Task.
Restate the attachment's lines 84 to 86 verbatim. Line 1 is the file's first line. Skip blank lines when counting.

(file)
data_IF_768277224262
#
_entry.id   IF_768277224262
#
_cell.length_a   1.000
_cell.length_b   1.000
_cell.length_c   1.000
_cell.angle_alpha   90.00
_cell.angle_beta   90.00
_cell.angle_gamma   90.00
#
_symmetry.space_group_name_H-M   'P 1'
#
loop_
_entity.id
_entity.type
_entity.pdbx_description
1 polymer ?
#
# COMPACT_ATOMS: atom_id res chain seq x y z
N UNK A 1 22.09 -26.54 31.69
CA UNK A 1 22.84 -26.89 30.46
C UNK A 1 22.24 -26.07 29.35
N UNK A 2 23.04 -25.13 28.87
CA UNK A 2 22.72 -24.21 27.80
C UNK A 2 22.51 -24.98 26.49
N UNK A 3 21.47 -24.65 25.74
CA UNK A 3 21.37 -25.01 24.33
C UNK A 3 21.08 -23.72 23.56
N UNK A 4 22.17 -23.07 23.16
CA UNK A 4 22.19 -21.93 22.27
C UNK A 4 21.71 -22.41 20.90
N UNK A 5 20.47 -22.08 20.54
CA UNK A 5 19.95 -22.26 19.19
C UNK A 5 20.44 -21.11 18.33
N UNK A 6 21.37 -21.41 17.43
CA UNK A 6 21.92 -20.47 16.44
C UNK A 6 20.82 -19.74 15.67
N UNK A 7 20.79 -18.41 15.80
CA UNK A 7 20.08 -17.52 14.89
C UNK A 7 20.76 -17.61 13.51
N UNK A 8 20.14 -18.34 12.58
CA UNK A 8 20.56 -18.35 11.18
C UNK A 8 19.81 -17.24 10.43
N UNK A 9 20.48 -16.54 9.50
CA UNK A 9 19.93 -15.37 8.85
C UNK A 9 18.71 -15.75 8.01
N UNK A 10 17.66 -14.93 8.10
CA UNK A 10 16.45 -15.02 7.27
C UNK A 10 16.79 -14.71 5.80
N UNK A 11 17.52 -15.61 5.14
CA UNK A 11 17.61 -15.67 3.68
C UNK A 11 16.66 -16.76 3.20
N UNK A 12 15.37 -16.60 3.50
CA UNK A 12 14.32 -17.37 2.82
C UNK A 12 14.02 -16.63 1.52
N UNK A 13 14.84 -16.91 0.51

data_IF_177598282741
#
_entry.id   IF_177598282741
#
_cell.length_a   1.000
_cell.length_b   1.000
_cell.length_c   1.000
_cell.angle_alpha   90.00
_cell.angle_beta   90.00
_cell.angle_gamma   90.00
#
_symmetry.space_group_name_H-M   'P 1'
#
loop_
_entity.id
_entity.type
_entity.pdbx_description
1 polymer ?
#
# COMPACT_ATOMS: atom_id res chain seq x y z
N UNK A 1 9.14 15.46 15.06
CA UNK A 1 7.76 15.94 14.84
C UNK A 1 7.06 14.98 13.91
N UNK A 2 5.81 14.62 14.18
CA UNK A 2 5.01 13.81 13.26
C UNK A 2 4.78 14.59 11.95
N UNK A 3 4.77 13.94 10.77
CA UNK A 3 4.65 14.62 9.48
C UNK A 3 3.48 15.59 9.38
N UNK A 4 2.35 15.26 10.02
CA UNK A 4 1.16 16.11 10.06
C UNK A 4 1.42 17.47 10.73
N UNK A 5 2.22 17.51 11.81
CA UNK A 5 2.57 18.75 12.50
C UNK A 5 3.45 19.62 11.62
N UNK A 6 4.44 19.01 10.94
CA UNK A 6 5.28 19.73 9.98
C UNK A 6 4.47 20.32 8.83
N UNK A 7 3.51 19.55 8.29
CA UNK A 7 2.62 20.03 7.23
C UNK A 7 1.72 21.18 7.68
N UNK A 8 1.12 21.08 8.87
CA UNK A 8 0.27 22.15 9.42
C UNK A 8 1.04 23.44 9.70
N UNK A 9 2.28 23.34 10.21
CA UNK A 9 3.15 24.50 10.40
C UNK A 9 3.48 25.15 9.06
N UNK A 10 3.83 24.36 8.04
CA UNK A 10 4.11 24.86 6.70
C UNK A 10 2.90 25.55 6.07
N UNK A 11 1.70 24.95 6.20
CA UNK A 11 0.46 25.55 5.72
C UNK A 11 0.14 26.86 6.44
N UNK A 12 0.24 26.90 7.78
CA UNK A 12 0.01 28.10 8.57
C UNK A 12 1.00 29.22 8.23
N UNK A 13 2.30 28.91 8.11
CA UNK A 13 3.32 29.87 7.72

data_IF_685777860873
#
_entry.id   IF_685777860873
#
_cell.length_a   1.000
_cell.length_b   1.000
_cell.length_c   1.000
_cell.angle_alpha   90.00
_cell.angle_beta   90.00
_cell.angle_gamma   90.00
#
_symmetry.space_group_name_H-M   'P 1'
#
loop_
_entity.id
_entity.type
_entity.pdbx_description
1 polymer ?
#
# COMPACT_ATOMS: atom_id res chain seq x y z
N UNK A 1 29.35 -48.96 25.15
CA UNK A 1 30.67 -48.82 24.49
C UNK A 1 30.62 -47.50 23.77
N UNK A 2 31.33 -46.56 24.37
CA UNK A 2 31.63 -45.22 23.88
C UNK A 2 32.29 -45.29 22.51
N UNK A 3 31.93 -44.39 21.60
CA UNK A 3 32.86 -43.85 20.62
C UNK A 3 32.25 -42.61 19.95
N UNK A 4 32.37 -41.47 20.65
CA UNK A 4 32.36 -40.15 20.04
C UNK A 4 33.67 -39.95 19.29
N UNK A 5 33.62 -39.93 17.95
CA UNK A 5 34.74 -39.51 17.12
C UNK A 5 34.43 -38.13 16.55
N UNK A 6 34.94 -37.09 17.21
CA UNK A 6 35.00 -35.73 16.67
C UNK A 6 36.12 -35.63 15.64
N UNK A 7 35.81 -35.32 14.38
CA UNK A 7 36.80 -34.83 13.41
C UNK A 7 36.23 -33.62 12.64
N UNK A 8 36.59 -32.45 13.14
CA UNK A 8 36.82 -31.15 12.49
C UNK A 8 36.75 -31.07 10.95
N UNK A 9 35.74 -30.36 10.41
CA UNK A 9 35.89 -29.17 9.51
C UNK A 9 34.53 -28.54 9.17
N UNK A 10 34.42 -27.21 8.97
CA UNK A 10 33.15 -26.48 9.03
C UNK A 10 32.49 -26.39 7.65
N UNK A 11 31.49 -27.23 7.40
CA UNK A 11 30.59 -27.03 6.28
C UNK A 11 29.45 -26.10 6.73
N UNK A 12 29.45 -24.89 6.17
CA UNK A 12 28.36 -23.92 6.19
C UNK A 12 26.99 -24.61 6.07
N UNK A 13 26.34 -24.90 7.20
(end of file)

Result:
N UNK A 3 4.77 13.94 10.77
CA UNK A 3 4.65 14.62 9.48
C UNK A 3 3.48 15.59 9.38